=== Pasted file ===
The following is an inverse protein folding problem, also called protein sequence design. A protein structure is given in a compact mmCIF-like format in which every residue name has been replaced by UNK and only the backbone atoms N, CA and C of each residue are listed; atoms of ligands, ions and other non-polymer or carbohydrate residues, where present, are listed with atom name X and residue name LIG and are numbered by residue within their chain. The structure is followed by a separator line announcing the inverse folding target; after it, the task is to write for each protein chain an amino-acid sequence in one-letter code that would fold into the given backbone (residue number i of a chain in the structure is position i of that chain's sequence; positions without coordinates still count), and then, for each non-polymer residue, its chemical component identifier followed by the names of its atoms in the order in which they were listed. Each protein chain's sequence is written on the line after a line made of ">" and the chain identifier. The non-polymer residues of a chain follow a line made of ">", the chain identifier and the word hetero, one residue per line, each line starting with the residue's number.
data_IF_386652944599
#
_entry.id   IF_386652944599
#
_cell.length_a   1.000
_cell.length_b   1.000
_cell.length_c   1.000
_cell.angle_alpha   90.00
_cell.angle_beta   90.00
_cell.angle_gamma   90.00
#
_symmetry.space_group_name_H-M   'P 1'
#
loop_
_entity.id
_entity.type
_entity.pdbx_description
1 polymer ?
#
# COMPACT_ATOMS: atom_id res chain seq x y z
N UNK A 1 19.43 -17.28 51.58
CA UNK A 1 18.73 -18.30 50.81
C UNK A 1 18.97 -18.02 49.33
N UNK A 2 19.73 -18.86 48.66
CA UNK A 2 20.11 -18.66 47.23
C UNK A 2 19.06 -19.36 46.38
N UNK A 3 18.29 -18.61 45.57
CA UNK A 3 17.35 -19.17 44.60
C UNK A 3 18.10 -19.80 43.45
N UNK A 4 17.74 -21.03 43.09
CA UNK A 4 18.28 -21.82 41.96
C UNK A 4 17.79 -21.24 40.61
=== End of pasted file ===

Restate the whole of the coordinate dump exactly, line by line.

The following is an inverse protein folding problem, also called protein sequence design. A protein structure is given in a compact mmCIF-like format in which every residue name has been replaced by UNK and only the backbone atoms N, CA and C of each residue are listed; atoms of ligands, ions and other non-polymer or carbohydrate residues, where present, are listed with atom name X and residue name LIG and are numbered by residue within their chain. The structure is followed by a separator line announcing the inverse folding target; after it, the task is to write for each protein chain an amino-acid sequence in one-letter code that would fold into the given backbone (residue number i of a chain in the structure is position i of that chain's sequence; positions without coordinates still count), and then, for each non-polymer residue, its chemical component identifier followed by the names of its atoms in the order in which they were listed. Each protein chain's sequence is written on the line after a line made of ">" and the chain identifier. The non-polymer residues of a chain follow a line made of ">", the chain identifier and the word hetero, one residue per line, each line starting with the residue's number.
data_IF_386652944599
#
_entry.id   IF_386652944599
#
_cell.length_a   1.000
_cell.length_b   1.000
_cell.length_c   1.000
_cell.angle_alpha   90.00
_cell.angle_beta   90.00
_cell.angle_gamma   90.00
#
_symmetry.space_group_name_H-M   'P 1'
#
loop_
_entity.id
_entity.type
_entity.pdbx_description
1 polymer ?
#
# COMPACT_ATOMS: atom_id res chain seq x y z
N UNK A 1 19.43 -17.28 51.58
CA UNK A 1 18.73 -18.30 50.81
C UNK A 1 18.97 -18.02 49.33
N UNK A 2 19.73 -18.86 48.66
CA UNK A 2 20.11 -18.66 47.23
C UNK A 2 19.06 -19.36 46.38
N UNK A 3 18.29 -18.61 45.57
CA UNK A 3 17.35 -19.17 44.60
C UNK A 3 18.10 -19.80 43.45
N UNK A 4 17.74 -21.03 43.09
CA UNK A 4 18.28 -21.82 41.96
C UNK A 4 17.79 -21.24 40.61